The central dopaminergic system is of great interest in the pathophysiology of neuropsychiatric diseases such as Parkinson's disease and schizophrenia. To assess the capacity of endogenous dopamine synthesis, one of the presynaptic dopaminergic functions, carbon-11 labeled L-DOPA (L-[β-11C]DOPA), is used as radioactive tracer for positron emission tomography (PET) [1][3]. The relative activity of cerebral aromatic L-amino acid decarboxylase (AADC) representing endogenous dopamine synthesis capacity can be measured by L-[β-11C]DOPA [4], [5]. A PET study has reported that dopamine synthesis capacity varied among healthy individuals [2]. Random noise during PET measurement could be one of the reasons for this variation. In addition, genotypes of human monoamine-synthesizing enzymes, e.g., tyrosine hydroxylase (TH) and AADC, have been determined [6], and it was reported that the endogenous dopamine synthesis capacity measured by PET was correlated with personality traits [7]. These findings indicate that the variations in dopamine synthesis capacity could be related to the physiological interindividual differences in presynaptic dopaminergic functions.

One of the possible reasons for the interindividual differences in presynaptic dopaminergic functions could be the difference in the cell-level structure of presynaptic dopaminergic neurons, i.e., cellular density and/or number. Actually, the density of tyrosine hydroxylase cells in autopsied substantia nigra correlates with striatal dopamine levels in premortem positron emission tomography with 6-[18F] fluoro-L-DOPA ([18F]FDOPA) [8]. Also, an autoradiography study of rats showed statistically significant correlation between the left side/right side [18F]FDOPA uptake ratio and number of nigral dopaminergic cells [9]. It has been widely considered that the parameter estimates in diffusion tensor imaging (DTI), which measures restricted water diffusion in biological tissue ([10]), could reflect the cell-level structure in tissue, including cellular density and/or number. Thus, the interindividual variation of dopamine synthesis capacity measured by PET could be related to that of DTI parameter estimates. The human striatum can be divided into 5 anatomic subregions, i.e., the ventral striatum and the anterior/posterior putamen and anterior/posterior caudate [11]. Subregional features of the striatum were first reported in a postmortem study [12], and subsequently in dopaminergic PET studies [13], [14] and DTI studies [15], [16] in vivo. These results suggest that subregional dependency may affect the relation between dopamine synthesis and DTI metrics.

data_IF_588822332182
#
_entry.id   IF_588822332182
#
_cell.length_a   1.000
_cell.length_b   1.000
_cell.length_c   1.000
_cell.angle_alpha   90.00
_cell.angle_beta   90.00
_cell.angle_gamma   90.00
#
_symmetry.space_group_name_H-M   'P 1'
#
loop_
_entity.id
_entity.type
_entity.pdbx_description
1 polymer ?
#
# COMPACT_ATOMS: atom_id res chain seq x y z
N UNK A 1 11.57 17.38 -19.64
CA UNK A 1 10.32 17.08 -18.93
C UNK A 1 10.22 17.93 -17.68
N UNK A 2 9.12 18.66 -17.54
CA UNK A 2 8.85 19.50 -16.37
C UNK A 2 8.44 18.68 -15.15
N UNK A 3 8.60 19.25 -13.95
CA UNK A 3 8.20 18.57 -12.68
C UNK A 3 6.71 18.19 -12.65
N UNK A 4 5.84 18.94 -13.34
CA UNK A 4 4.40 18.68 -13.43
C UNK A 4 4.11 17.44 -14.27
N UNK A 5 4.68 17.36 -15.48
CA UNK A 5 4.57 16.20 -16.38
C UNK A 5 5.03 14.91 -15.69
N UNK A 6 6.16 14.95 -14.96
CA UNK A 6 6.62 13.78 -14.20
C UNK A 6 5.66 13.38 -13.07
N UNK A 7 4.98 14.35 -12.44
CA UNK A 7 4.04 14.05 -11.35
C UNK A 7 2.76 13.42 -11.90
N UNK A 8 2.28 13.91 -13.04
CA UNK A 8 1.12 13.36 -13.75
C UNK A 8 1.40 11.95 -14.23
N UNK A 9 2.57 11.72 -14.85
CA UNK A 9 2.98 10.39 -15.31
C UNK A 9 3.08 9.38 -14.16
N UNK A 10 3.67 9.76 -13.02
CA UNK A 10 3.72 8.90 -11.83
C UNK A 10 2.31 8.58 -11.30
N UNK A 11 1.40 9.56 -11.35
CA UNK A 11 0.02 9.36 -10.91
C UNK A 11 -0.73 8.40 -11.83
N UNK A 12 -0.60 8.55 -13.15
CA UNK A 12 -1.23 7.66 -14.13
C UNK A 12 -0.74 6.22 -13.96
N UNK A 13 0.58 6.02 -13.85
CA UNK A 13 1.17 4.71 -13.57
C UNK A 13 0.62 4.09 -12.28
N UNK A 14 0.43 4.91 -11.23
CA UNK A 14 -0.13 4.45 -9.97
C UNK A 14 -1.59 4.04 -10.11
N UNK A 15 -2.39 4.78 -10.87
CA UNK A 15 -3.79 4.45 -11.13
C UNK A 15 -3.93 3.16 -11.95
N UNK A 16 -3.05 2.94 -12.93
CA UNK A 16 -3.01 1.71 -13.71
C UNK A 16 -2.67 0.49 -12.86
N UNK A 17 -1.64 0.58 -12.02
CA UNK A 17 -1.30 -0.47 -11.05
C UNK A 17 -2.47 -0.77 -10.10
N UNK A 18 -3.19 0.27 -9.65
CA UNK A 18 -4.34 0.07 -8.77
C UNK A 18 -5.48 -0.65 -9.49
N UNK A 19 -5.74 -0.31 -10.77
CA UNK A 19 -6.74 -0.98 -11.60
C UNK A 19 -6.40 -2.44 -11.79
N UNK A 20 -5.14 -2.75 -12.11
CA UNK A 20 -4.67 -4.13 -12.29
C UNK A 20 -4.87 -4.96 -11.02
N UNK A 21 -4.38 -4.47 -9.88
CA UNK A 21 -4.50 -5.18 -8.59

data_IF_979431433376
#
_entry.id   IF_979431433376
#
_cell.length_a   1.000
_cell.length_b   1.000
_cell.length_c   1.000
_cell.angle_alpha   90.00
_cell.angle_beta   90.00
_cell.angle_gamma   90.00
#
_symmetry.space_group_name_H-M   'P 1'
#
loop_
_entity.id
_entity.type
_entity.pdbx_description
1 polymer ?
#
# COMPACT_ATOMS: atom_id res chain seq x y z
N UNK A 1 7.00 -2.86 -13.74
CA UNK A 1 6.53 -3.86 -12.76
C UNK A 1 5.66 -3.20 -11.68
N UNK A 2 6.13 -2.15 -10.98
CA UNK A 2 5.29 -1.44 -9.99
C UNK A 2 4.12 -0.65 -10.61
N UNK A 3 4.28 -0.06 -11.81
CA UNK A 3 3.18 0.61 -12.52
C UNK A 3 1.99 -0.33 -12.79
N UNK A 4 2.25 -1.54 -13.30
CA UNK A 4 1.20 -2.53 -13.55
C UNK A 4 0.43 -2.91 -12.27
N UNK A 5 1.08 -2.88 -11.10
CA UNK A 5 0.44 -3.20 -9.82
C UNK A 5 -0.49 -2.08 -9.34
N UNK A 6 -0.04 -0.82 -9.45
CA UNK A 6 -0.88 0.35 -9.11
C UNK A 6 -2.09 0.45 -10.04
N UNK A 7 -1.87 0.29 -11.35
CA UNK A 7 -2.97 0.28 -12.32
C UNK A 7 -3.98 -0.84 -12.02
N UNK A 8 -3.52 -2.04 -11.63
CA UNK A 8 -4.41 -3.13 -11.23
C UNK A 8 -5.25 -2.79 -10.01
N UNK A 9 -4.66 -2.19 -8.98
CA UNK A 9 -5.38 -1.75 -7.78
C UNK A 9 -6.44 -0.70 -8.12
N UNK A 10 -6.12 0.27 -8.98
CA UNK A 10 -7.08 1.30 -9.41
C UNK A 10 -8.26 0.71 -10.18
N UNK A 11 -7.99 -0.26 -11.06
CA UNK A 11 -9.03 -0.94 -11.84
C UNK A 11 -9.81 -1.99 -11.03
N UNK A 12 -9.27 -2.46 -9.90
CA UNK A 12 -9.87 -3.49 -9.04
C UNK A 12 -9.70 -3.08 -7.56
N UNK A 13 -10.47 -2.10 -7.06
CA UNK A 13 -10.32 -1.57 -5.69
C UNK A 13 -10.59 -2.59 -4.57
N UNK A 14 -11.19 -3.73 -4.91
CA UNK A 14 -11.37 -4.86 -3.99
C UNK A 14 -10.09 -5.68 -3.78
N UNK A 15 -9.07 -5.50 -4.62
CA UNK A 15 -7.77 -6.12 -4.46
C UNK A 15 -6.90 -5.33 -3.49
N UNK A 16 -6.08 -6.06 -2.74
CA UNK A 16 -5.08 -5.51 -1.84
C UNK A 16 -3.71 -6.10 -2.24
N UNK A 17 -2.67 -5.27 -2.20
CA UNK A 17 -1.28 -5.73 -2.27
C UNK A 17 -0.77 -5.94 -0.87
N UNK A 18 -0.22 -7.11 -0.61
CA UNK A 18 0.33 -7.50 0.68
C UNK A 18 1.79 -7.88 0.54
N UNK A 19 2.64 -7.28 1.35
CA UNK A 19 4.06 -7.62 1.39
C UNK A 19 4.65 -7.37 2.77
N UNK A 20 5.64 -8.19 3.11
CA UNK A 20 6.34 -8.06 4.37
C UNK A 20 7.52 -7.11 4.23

In this study, the relations between dopamine synthesis capacity and the parameter estimates in DTI in striatal subregions were investigated in healthy human subjects. PET with L-[β-11C]DOPA and magnetic resonance imaging (MRI) were performed in the same subjects. The relations between parameter estimates and age were also analyzed because age-related decreases in cellular number can affect water diffusion. To the best of our knowledge, this study is the first to discuss the relationship between dopamine synthesis capacity and cellular density and/or number in humans in vivo.